Love is for persons, not for qualities or ideas, except only derivatively, that is, insofar as the latter exist in the former. To insist that love is love for this person is not an appeal to settle for someone with less than stellar qualifications—for “settling” is itself the attitude of the consumer who prudently resigns himself to buy only what he can afford. Far from settling, to learn to love persons is the task of a lifetime.
Ours is an age of numbered lists. To be sure, the numbered list has had a long and distinguished history. Every religion worth its salt has at least one. There are the Ten Commandments, the Four Noble Truths, the Five Pillars of Islam, and the Five Constants of Confucianism. Roman Catholicism has been particularly prolific in this regard, having given us, among many others, the Seven Deadly Sins, the Three Theological Virtues, the Seven Gifts and the Twelve Fruits of the Holy Spirit, the Seven Corporal Works of Mercy and the Seven Spiritual Works of Mercy. In short, if, pace Quoleth, there is something new under the sun, the numbered list isn’t it.
To say that ours is an age of numbered lists then is not to claim that the numbered list is new. Nor is it to deny its value as a mnemonic device capable of reducing whole systems of thought to its bare essentials. The best numbered lists are intellectual achievements in their own right—not only because they are masterful syntheses but because they are deeply democratic. The rice farmer may have neither the time nor the disposition to learn about the fine points of just war theory, the jus ad bellum and the jus in bellum, but he is bound to remember “thou shalt not kill.” The coal miner may know little about subsidiarity or Pope Leo XIII’s Rerum Novarum, but if he abides by “thou shalt not steal” and “thou shalt not covet thy neighbor’s goods” he will be laboring for the common good nevertheless.
What I mean when I say that we live in an age of numbered lists then is that never before have we had such a profusion of utterly trivial numbered lists. In an age of unfettered capitalism, we are graced not with the seven gifts of the Holy Spirit but with the seven daily habits of highly productive people. Instead of the twelve fruits we have the twelve important reasons you are running late or, for the more body-conscious, the twelve reasons you are not losing weight. The list post has become ubiquitous on the internet, with websites like Buzzfeed being almost entirely dedicated to the genre. This is not accidental, for the list post fulfills two widespread needs of our time. On the one hand, its eminently readable format is perfectly suited for the internet’s relentless demand for easily digestible, click-inducing content. On the other hand, the list post is ideally designed for a consumerist society, one in which we feel acutely the need for some method or algorithm to help us rank or evaluate the vast panoply of consumer goods on offer. The list post can provide just that—a list of a given product’s pros and cons, say, or a list of important criteria by which to evaluate what car/smartphone/gadget to buy next.
All of this would be well and good if the list post genre limited itself to the relatively trivial matters of weight loss, increasing one’s productivity, or what smartphone to buy next. Unfortunately, to paraphrase Terence, no domain of human interest is foreign to the list post. I say unfortunately because those very traits that are the format’s strengths on the internet foster a pernicious illusion when applied to arguably the most important sphere of human concern—love and human relationships. Or so I shall argue.
The pernicious illusion is this—that choosing a life partner is like picking out a new toaster. In both cases, it is a matter of weighing pros and cons according to one’s preferences, to try to find a product or person that exhibits a good ratio of traits we love vs traits we’d rather avoid. This kind of thinking is encouraged not only by, say, compatibility algorithms on dating websites, but even by well-intentioned Christian websites that often employ the list post to advise its readers on what traits to look for in one’s prospective spouse. Now, there is nothing wrong in encouraging single Christians to find prospective spouses who exemplify some set of Christian virtues. The problem is that any overemphasis on abstract, impersonal traits obscures a crucial difference between what ought to be our love for persons as opposed to our fondness for material goods.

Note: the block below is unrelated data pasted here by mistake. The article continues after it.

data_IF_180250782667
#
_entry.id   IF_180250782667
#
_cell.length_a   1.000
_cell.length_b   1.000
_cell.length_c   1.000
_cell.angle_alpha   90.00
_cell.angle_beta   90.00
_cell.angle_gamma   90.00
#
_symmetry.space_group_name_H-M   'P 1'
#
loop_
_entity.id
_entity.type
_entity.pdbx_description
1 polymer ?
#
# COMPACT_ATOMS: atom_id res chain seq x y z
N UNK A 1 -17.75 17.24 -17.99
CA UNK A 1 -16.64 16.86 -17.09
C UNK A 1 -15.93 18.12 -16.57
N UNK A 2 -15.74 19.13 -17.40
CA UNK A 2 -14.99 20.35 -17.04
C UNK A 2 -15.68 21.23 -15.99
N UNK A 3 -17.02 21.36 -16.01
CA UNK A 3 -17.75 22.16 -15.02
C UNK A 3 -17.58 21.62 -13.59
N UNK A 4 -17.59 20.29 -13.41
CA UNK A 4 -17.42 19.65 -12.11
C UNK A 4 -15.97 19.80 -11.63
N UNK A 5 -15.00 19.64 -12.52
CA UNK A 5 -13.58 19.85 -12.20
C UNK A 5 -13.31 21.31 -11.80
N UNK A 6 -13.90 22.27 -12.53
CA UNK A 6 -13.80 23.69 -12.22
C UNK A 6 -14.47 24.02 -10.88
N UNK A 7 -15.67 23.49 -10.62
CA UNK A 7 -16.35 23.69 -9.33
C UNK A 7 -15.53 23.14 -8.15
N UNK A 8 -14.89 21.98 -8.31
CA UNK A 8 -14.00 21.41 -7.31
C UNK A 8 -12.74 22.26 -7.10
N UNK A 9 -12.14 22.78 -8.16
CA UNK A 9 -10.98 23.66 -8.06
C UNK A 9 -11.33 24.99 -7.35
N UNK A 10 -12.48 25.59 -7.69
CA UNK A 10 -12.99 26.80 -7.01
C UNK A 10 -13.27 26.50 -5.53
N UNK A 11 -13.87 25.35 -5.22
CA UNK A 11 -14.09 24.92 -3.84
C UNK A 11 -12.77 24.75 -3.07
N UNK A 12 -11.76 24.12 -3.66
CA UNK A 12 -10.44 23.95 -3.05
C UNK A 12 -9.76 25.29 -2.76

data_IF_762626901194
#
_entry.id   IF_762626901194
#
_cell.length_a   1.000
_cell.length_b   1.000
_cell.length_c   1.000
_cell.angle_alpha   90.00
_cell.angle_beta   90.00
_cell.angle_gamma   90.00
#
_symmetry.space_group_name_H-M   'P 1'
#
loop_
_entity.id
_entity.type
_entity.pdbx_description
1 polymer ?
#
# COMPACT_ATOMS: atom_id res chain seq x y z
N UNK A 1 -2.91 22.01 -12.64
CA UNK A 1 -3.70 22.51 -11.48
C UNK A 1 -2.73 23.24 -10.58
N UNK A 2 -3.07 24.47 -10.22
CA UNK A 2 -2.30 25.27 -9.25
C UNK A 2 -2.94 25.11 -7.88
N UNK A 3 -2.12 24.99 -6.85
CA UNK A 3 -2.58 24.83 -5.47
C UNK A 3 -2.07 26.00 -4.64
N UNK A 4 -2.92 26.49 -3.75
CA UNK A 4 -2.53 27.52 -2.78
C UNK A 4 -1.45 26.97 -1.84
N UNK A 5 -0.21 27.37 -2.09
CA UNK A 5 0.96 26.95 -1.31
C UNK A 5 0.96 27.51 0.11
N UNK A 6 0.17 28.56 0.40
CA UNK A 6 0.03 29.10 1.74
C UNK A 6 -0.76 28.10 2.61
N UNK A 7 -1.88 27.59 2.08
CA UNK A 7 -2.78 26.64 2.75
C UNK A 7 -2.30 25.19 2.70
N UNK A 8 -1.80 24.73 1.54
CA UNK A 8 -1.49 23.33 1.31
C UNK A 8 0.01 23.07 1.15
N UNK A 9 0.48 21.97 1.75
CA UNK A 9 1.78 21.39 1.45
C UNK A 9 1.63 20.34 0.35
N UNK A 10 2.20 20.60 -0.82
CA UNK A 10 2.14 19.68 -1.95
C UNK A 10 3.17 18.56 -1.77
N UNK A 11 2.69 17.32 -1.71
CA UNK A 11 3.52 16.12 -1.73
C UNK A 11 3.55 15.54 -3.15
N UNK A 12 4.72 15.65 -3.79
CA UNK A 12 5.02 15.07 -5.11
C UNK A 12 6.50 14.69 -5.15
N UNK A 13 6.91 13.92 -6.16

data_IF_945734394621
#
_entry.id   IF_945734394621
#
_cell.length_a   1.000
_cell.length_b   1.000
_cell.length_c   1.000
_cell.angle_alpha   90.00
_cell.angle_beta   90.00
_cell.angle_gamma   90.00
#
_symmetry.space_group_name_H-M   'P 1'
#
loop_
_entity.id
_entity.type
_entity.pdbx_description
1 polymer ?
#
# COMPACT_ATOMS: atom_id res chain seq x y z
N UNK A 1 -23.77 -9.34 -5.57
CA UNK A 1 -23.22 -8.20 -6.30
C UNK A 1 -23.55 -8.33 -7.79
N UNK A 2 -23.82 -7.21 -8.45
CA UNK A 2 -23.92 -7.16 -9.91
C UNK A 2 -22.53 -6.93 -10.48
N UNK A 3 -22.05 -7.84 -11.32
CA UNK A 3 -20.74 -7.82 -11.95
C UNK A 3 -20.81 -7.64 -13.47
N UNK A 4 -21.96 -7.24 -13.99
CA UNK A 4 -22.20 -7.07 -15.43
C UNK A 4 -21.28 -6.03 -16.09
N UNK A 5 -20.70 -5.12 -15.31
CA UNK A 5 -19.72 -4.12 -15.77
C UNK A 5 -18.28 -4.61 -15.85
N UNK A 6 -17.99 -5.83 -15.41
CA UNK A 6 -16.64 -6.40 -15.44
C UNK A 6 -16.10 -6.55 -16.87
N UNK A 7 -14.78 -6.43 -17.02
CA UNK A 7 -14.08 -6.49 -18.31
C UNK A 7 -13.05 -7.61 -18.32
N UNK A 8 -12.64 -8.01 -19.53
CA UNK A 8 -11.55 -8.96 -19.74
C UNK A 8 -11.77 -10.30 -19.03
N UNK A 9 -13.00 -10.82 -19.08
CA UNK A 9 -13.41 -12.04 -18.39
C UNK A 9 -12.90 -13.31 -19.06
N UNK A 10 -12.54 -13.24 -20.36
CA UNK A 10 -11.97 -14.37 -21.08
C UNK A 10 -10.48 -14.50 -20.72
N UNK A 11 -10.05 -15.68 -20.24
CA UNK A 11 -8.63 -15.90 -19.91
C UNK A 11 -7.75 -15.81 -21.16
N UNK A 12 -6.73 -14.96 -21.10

The twentieth century Catholic philosopher Peter Geach, reminiscing about what he had learned from his first great mentor, the British idealist (and atheist), J.M.E. McTaggart, tells us: “on love as we find it in our experience McTaggart wrote nobly. Love is for a person, not in respect of this or that characteristic, but just as this person.”
McTaggart’s insight gets at the heart of what is unique to the love of persons. While to like one’s smartphone or car is just to appreciate one or more of its traits—its speed or reliability, say—the same is not true of the love of persons. Whereas there is a kind of inordinate attachment in someone who loves his car because it is this car rather than because it is, say, a good or reliable means of transportation, one has not even begun to love a person until one loves her as this person rather than only insofar as she exhibits this or that pleasant trait.
In this respect the often-used locution “what I love about you is…” is revealing. Taken literally, if “what I love about you” is your wit, then what I really love is wit—I love you only insofar as you exhibit that trait which I love. And that means that you are at bottom interchangeable with someone else who displays the same degree or combination of traits I seek. Yes, perhaps right now you display the optimal combination of pros and cons available—or at least among the ones I can afford—but there is always the possibility of a new model coming along, a model with even more impressive features. And a new model always comes along. If what I love about you is just your particular combination of qualities, then it makes as much sense for me not to make the switch as it would make sense for someone not to take a free upgrade on their smartphone—that is, no sense at all, sentimental attachment to old models notwithstanding.